Fast Checkout

Posted on 11/08/2013 by Jaime Forcada, Software Engineer

Requirements and Motivation

The team in charge of the Mobile Virtual Network Operator (hereafter MVNO) at Tuenti was asked to build a new checkout for the store. For legal and business reasons, a checkout for an MVNO has to comprise steps such as shipping information, billing information, customer ID check, etc. Our main goal was to find the best checkout that minimizes users abandoning the process.

The checkout had to be extensible and configurable enough to fulfill the following requirements:

  • To be able to perform A/B testing on the order of the steps.
  • To be able to perform A/B testing on the specific view of a step.


There are two main entities in the back-end to model our checkout framework: the Order and the StateMachine.

The Order is a simple, persistent container into which we place the input the user has chosen through the checkout. In the Order, we keep a record of the data plan chosen, the initial top-up, shipping information, etc. An Order is identified by its OrderId.

The StateMachine is a state machine that drives the checkout process from the beginning to end. Its responsibility is to define a flow of steps, so that the front-end can request the next step of the checkout in a generic way, which the StateMachine will provide.  A StateMachine is identified by the FlowId.
When we have a step that depends on those that come before it, the StateMachine is able to resolve it through guard conditions. For example, if the user chooses neither a an initial top-up amount nor a data bundle, the machine won’t provide the payment step.

The relation between the two is that an Order references a StateMachine, so an order can only be processed by a single StateMachine.

A/B Testing on the Order of the Steps

The design described above allows us to perform the A/B testing on the order of the steps simply defining another StateMachine, which is no more than a declaration of steps and transitions.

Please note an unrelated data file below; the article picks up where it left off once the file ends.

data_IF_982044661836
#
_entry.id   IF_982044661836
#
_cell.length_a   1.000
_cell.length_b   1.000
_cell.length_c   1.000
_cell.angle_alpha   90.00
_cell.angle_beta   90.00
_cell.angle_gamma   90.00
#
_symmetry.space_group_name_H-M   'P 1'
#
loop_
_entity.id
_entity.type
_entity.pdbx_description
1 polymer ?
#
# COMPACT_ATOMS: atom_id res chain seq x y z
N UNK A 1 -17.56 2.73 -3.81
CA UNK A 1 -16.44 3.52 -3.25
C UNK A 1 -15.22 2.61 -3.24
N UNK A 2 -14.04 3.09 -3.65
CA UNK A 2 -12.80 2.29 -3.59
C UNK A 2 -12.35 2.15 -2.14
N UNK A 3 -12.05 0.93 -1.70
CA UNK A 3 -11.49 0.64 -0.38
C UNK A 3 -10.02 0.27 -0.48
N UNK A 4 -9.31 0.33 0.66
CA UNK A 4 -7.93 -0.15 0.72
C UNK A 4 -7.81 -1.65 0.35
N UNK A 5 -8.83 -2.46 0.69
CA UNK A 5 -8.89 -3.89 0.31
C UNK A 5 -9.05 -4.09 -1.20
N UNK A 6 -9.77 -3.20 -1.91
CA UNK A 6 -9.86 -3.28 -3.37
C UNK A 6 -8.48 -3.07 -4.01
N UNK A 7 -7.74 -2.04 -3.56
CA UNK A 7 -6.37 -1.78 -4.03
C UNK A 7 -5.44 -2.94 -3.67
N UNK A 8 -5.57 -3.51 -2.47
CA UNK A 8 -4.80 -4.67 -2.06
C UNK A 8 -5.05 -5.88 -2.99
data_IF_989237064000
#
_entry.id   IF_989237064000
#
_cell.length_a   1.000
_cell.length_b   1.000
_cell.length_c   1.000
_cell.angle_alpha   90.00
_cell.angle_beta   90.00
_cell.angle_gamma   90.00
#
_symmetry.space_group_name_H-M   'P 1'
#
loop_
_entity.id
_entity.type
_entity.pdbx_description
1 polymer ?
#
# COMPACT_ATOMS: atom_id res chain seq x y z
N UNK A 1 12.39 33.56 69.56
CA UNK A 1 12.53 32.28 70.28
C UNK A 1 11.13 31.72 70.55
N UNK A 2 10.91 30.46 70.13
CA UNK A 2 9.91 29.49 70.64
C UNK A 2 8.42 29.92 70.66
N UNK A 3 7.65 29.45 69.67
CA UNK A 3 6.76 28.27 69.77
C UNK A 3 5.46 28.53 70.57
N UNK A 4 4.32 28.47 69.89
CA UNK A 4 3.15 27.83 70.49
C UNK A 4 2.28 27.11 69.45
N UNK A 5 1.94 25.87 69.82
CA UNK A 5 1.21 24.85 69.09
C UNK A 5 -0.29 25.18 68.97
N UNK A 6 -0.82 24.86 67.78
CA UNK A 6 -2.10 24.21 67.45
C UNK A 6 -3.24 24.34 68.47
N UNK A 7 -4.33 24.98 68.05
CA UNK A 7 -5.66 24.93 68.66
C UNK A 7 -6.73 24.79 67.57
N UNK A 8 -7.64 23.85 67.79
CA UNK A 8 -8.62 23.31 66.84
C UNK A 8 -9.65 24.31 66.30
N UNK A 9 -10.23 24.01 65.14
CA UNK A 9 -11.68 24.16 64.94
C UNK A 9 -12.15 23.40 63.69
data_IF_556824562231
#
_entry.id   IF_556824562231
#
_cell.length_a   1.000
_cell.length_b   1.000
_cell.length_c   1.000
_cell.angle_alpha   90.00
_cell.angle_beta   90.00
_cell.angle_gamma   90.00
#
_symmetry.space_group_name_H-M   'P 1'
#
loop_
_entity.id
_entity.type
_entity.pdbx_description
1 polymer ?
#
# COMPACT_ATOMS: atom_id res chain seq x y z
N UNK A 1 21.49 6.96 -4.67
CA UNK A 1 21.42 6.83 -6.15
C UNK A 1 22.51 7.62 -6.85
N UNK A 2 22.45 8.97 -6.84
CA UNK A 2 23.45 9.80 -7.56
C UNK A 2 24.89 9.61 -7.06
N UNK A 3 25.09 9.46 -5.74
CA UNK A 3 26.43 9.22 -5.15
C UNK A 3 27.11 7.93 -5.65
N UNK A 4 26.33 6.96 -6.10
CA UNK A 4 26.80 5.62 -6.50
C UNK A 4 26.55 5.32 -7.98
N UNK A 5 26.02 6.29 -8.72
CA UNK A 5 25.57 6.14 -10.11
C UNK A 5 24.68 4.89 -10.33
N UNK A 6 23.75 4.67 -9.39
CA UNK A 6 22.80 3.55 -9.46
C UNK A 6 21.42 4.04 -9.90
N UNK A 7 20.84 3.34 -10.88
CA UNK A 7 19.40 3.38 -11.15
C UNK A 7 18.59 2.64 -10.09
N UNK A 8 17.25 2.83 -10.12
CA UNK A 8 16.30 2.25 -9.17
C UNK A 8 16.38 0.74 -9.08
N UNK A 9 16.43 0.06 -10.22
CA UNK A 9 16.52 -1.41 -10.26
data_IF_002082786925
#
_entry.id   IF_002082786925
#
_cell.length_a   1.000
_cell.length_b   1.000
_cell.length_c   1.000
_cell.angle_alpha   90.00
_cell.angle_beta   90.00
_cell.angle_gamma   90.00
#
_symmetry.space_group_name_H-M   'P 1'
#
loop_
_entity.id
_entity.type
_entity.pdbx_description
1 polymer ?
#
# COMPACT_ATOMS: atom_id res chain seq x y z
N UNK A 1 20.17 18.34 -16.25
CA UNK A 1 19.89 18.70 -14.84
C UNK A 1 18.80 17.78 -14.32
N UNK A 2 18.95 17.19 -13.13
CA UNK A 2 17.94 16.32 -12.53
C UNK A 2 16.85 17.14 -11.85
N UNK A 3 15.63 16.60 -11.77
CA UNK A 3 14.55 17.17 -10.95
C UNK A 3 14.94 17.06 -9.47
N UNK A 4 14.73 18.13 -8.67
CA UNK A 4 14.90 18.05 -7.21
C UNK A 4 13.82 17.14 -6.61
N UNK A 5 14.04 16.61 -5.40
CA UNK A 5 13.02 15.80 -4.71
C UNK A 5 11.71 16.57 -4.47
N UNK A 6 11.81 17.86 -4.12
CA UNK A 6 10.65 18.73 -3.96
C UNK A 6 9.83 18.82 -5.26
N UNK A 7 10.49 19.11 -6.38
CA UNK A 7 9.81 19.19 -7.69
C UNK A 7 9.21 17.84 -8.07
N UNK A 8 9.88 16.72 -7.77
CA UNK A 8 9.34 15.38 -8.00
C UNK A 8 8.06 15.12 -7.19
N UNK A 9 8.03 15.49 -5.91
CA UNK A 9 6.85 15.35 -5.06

For example, if we’re doing an A/B/C testing, we define 3 different state machines.

StateMachine, Auto and Edit Transitions

Any transition of the StateMachine has two attributes:

  • The guard condition decides which step will follow the current one depending on the return value of the guard function.
  • Callback is the function to be executed when the transition takes place.

Although the checkout happy case is to go forward until the end, we had to make it possible to go back to edit steps. Having implemented a state machine, the natural move was to just define edit transitions between steps. These edit transitions go backwards in the StateMachine.

Implementing the step editing possibility as a transition not only removes code complexity and looks like the natural behaviour of the state machine, but it also makes it clear to us the from which states users can edit others (for example, if the user has already gone through the payment step, we shouldn’t allow him/her to change the initial top-up).

Being that a main goal is to make finishing the checkout as fast as possible, we didn’t want our customers to repeat the steps they already completed, even if that only means clicking and submitting the pre-filled data again. This can be done both when editing a previous step and after a full reload.